Needless to say this weekend was not exactly my idea of fun however it was very memorable and provided much, much needed family togetherness. Here’s a recap of the good, the long, the funny, and the heart-filled events that were all in memory of my Dad.
My step-mom Jill and my niece Lexie (who is 4 as well) picked-up Madz and I on Thursday and we headed west, literally. For about 10 hrs we drove with every attempt to make it to Nashville, our mid-way point, that evening. We got close but didn’t fully make it. We stopped for the evening and picked up early Friday am to finish the first haul; finally arriving at my Aunt’s house in Lowell, Arkansas at about 8:00p. It was such a relief to arrive but no one could actually breathe easy, because our reason for being together wasn’t exactly gumdrops. All in all for the drive the girls did pretty well. We have to give them props for a trip that was about 18 hrs non-stop one way. Day one was actually really entertaining and kind of fun, but by the end of day 2 after more than 20 hrs in the car it was enough. Laughing was over, singing had stopped, little bunny fufu mysteriously “disappeared,” my eardrums were bleeding and the whining was over the top. I tried to explain to the girls why Jill and I were acting so awful but they would have none of it 😉
Friday night was just about the wind-down and settle-in, which was nice. I had only ever been to Arkansas one other time when I was much younger so there were many family members I had never met so really getting to be with everyone was great. Saturday the focus of family continued with a fun trip to the lake and some much needed time outside, but only after some VIP business was taken care of. We all gathered on Saturday morning after a big wonderful brunch, to open “the box.” I.e. my dad. (this is very weird sounding btw) There is a saga that has happened with my Dad’s passing and it only continued. See, his biggest fear about being cremated was that his three crazy girls would want to “take a piece of him” put him in a necklace or set him on a shelf. So, after agreeing and promising to not “split him up” (his words not ours) we open “the box” and the funeral home actual did it instead [yes, feel free to roll with laughter] THEY SPLIT HIM UP! I’m not even kidding. He arrived in two containers. I was mortified.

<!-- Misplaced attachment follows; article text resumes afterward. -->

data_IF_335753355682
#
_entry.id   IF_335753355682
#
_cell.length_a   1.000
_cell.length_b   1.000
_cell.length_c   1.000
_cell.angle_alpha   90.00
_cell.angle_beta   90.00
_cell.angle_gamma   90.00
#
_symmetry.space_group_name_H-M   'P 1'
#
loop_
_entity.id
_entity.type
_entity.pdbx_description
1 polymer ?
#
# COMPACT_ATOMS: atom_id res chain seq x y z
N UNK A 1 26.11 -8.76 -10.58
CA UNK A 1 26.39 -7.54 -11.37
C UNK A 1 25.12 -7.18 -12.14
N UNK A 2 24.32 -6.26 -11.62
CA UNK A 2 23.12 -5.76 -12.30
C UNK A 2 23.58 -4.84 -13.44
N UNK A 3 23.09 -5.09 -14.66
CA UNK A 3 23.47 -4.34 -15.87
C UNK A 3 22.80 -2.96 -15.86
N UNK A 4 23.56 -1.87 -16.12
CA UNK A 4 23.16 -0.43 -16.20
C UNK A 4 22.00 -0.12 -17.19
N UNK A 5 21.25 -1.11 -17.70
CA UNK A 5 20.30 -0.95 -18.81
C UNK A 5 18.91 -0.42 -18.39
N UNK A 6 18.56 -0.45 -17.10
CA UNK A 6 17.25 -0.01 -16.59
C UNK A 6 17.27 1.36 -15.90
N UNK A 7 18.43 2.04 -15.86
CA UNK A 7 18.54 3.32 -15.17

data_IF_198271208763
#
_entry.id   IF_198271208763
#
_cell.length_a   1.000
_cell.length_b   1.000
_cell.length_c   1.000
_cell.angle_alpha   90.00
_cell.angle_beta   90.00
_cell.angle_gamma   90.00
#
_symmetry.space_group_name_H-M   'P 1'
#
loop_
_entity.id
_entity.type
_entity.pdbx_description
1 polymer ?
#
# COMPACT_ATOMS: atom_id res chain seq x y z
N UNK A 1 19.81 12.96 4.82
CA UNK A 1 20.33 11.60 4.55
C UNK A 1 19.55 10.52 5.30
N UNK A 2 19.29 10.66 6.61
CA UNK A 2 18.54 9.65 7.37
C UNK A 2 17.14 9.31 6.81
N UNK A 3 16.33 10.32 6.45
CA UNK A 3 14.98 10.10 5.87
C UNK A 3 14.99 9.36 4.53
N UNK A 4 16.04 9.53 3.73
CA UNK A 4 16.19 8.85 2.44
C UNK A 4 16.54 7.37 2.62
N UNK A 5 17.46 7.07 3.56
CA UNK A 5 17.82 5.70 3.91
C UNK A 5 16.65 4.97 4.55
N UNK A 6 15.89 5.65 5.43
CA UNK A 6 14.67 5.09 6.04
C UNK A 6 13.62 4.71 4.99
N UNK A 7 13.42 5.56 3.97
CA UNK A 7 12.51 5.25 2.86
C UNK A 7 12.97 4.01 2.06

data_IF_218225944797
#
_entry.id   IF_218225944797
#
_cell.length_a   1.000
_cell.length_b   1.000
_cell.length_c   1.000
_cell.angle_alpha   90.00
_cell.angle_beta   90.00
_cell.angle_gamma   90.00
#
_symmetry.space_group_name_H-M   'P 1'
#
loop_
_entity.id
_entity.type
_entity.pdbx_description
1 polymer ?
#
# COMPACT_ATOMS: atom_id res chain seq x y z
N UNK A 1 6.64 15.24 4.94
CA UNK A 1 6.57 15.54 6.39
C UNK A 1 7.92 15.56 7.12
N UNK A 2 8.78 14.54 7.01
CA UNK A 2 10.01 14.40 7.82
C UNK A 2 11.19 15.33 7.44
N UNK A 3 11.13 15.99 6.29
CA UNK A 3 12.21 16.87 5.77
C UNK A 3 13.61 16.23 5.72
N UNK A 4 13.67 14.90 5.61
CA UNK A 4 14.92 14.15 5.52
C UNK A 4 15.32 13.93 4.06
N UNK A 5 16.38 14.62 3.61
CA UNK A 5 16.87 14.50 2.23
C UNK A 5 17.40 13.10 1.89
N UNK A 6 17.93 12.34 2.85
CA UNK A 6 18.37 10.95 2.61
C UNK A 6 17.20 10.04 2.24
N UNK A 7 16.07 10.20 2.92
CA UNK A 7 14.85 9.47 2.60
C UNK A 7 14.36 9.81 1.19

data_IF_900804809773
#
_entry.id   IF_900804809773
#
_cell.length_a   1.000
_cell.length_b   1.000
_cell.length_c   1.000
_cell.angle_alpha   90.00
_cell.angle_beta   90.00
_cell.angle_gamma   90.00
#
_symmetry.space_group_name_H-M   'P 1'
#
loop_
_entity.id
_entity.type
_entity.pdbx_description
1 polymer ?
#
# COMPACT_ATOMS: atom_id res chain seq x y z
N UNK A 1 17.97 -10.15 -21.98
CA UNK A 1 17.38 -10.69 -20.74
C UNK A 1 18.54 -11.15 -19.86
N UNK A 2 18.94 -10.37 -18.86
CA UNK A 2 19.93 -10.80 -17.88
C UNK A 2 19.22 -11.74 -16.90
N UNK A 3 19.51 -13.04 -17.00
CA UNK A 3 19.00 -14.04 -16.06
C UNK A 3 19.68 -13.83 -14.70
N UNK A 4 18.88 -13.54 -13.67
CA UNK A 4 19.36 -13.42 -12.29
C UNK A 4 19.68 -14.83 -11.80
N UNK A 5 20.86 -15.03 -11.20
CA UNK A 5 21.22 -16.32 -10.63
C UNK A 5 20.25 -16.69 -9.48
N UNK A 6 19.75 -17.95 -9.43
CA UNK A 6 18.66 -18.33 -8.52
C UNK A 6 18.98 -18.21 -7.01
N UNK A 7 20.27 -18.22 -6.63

For me, there was only one thing to do …yup, that’s it. My sister’s and I went on a mission to get a creative container large enough for the big man, with the even bigger heart and put him back together. Being the wonderful southern girls that we are we took to our family’s favorite place…Wal-Mart. [feel free to continue laughing] It was a bonding event, if nothing else; and truth be told it didn’t take very long to stumble upon the perfect “urn” an oversized mason jar that screamed my Dad; and in true Frugal Fowler Fashion it was priced at only $3.54, yes, Daddy would be so proud. Sooo, after a long and very entertaining, albeit, grotesque, story short, he didn’t fit. And we wound up making a tin can container with duct tape [yup, keep laughing]. We told ourselves it looked like an oil can which was perfect for the truck driver Dad, but seriously?? I have to tell you in hindsight this whole story makes me smile and I can hear him telling it around the kitchen table, shaking his foot, shooting a straight hand out and laughing saying “I swear” lol Seriously, we cannot make this stuff up. Even together NONE of us are this creative.
Sunday, was my Dad’s funeral, enough said. We had all dreaded it for months but it had to happen and it was rough, but it was beautiful. I had the honor of placing his remains, or as I explained to my four-year old Grandpa’s memories, into his final resting place. I’ve never felt more connected to my sisters and family. We all told stories and buried some of our favorite memorial pieces with him. For Madz and me, we placed some photos of the infamous Banana Cream Pie incident, as well as some family pics and a softball signed by all members of the last Little League team he coached. The music was perfect and we closed with his favorite song Freebird. All-in-all the service was as good as one can expect and even the weather held out, but there are two standout moments that will forever remain with me and of course neither was planned. The first, as we pulled into the private, family gravesite, my nephew said to my sister “mommy, heaven’s not that big.” I melted into tears. What a precious and innocent statement only from the mouth of a child; and the second, it was Dad’s birthday and at some point after the service had concluded we realized we needed to sing, so we gathered all of his grandchildren (all under the age of 6) and they sang Grandpa Mark Happy Birthday one last time.